There has been a lot of talk lately about Network Radios, but just what is a Network Radio anyway?
Network Radios are a newer form of communications device that is becoming quite popular both within the amateur radio community and outside of it. At first I thought this was merely a fad and did not see the interest that everyone had been giving these "toys".
I decided to try out a Network Radio and see what the fuss was all about. I decided on two different versions, both made by Inrico.
The TM-7 looks very much like any other mobile radio that you would have in your vehicle, in fact it reminds me quite a bit of a Motorola mobile radio with the "P" buttons across the front of it under the touch screen.
I also wanted a more portable version for when I am not in my vehicle so I chose the T-320 handheld.
Both of these devices are based on the Android mobile phone system and are able to make and receive phone calls, text messages, email, etc., but what makes these devices different from a traditional mobile phone is the dedicated Push to Talk or PTT buttons.
The T320 looks basically like any standard Android mobile phone except for the external antenna and volume knob on top of it, the PTT buttons and two additional programable push buttons on its left side, and its Motorola style speaker mic connection on its right side.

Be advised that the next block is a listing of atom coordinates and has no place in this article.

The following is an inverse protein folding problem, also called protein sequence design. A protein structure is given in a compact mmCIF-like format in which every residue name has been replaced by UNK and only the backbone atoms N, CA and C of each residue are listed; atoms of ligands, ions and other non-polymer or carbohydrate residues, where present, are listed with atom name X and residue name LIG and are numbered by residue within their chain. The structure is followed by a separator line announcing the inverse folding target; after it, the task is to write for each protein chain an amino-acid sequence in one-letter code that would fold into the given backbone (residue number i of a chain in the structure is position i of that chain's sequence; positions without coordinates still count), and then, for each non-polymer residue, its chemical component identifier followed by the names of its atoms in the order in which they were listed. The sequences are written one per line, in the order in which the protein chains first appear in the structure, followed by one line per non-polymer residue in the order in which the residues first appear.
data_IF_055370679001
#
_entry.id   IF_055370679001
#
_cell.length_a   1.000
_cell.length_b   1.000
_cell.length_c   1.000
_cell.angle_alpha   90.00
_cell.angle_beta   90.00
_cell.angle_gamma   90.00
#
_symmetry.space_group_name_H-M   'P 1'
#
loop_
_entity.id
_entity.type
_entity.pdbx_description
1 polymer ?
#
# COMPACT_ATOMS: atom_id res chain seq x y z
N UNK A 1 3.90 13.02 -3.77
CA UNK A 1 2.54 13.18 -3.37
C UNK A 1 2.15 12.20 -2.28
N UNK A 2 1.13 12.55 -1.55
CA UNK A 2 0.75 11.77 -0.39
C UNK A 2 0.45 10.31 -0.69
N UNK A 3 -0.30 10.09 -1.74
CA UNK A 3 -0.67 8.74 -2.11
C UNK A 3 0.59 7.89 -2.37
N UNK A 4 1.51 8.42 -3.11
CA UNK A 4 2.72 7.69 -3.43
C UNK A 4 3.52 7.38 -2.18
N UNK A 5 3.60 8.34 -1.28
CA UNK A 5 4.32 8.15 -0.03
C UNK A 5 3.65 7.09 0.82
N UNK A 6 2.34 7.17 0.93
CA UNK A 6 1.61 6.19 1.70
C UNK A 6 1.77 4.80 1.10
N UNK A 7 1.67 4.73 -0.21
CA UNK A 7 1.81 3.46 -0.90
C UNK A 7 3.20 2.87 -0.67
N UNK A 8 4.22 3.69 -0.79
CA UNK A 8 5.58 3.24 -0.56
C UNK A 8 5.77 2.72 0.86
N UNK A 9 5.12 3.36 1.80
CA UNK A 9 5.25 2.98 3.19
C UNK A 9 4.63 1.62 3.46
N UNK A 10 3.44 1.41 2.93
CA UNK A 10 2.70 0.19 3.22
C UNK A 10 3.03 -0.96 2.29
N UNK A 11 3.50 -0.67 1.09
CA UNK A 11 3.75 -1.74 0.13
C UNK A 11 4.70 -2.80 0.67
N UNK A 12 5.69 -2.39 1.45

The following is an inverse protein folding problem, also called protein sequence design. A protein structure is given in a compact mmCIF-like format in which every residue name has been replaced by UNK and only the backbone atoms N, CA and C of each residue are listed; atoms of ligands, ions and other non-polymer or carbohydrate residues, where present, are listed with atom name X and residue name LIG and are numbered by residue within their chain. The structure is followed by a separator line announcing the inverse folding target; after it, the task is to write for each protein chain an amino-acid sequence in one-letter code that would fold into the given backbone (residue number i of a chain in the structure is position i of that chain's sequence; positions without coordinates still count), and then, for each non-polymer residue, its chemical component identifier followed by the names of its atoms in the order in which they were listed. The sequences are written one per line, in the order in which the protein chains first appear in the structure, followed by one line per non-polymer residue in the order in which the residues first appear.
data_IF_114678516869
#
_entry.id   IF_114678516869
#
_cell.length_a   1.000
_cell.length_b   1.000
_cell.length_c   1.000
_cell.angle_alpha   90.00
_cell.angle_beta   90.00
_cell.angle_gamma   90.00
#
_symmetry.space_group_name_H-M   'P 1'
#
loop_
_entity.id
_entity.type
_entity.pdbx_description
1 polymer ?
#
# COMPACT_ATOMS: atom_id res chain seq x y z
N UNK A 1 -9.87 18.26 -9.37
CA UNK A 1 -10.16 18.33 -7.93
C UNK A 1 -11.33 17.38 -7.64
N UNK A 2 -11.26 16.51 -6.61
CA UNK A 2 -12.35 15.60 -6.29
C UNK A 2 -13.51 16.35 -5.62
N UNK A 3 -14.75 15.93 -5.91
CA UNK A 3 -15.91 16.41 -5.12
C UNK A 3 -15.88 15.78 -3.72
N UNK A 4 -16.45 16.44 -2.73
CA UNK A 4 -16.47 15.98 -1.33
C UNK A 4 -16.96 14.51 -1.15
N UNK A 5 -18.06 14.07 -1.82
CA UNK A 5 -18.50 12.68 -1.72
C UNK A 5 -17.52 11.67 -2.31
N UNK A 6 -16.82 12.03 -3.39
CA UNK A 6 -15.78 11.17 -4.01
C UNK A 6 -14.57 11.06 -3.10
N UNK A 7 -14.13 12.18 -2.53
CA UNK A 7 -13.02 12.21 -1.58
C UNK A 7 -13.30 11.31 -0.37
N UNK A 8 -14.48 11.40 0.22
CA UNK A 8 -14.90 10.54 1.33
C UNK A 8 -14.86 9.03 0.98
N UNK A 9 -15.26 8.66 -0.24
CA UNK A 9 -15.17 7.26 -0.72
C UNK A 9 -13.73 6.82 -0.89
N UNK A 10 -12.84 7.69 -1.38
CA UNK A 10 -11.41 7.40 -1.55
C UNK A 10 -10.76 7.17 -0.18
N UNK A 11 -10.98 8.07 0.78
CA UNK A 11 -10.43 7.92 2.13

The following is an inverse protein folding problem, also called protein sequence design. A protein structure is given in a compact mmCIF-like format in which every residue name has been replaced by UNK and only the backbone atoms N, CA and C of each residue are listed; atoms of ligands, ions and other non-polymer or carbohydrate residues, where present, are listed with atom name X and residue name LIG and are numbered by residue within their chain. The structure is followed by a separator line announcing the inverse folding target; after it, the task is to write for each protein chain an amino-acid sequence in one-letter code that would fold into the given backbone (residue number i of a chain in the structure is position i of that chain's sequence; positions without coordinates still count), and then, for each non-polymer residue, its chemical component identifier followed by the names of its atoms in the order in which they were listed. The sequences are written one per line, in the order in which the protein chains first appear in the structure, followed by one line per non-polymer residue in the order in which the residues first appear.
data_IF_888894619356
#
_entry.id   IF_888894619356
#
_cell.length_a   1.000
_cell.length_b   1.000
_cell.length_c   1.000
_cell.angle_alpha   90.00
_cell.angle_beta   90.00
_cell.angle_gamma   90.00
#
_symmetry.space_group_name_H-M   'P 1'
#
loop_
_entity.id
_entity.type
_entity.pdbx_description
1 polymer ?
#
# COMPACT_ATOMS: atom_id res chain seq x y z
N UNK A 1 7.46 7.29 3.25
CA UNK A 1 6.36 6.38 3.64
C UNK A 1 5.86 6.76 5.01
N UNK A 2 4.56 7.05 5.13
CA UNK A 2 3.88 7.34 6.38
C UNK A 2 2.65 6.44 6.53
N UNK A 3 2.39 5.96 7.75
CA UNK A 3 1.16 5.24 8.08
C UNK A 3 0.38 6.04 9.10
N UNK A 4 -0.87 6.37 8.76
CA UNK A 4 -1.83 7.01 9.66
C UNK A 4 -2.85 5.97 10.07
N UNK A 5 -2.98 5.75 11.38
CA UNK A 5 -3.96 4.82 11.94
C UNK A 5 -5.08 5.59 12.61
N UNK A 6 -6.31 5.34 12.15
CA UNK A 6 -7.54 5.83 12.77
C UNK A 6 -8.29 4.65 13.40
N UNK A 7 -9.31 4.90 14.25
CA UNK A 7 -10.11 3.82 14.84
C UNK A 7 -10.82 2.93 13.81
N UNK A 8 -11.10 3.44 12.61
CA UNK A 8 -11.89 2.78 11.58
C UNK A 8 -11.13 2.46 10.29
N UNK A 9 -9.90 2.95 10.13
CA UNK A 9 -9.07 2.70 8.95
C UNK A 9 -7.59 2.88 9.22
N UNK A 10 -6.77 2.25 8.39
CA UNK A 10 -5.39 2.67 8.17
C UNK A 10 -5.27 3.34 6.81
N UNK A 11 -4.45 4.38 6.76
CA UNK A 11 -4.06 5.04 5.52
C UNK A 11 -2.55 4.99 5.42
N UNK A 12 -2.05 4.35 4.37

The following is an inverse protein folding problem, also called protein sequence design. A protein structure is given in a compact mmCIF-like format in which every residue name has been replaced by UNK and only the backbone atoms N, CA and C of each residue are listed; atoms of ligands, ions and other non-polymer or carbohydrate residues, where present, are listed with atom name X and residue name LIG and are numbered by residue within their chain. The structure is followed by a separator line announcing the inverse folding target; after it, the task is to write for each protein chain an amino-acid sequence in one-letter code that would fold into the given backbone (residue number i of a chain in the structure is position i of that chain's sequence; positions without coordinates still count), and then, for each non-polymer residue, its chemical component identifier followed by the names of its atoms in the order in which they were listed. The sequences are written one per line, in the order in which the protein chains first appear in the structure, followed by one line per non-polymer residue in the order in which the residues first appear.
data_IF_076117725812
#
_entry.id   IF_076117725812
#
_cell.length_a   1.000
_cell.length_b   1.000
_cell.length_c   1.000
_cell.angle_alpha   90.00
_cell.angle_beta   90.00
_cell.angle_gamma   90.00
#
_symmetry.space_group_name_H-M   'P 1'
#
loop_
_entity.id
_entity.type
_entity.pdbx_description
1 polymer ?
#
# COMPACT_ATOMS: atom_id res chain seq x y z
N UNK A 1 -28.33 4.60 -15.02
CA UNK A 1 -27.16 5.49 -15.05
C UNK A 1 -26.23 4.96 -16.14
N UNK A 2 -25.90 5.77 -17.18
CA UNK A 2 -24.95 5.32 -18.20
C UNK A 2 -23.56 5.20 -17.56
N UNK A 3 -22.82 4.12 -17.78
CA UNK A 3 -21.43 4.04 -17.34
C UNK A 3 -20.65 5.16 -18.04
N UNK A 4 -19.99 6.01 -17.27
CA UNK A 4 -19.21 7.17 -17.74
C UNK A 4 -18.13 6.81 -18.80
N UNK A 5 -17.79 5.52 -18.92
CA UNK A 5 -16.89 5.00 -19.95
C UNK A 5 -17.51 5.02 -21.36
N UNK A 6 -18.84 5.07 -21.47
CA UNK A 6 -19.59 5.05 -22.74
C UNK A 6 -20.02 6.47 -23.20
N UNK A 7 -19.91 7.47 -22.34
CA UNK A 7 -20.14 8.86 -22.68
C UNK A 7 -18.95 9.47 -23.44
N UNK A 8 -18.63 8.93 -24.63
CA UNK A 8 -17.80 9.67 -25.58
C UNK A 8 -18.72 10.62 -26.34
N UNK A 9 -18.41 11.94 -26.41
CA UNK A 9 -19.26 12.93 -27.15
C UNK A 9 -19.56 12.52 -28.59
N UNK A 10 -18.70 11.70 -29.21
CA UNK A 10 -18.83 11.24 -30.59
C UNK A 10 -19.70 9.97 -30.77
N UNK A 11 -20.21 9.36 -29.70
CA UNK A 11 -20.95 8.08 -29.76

The external antenna means this device is ale to find a signal where a traditional cell phone will not. Yesterday while out driving around the island I found myself in a location where my iPhone was not ale to reach the cell tower ad I lost service. I then looked at the T320 screen and saw that I still had full service available on it. I was able to use it to when I had no possibility of using my iPhone 7. That is very handy since there are several areas around the island that are well known dead spots where cell phones do not work in. I drove through all of these areas and saw that I never lost service with the T-320 or the TM-7 Network Radios.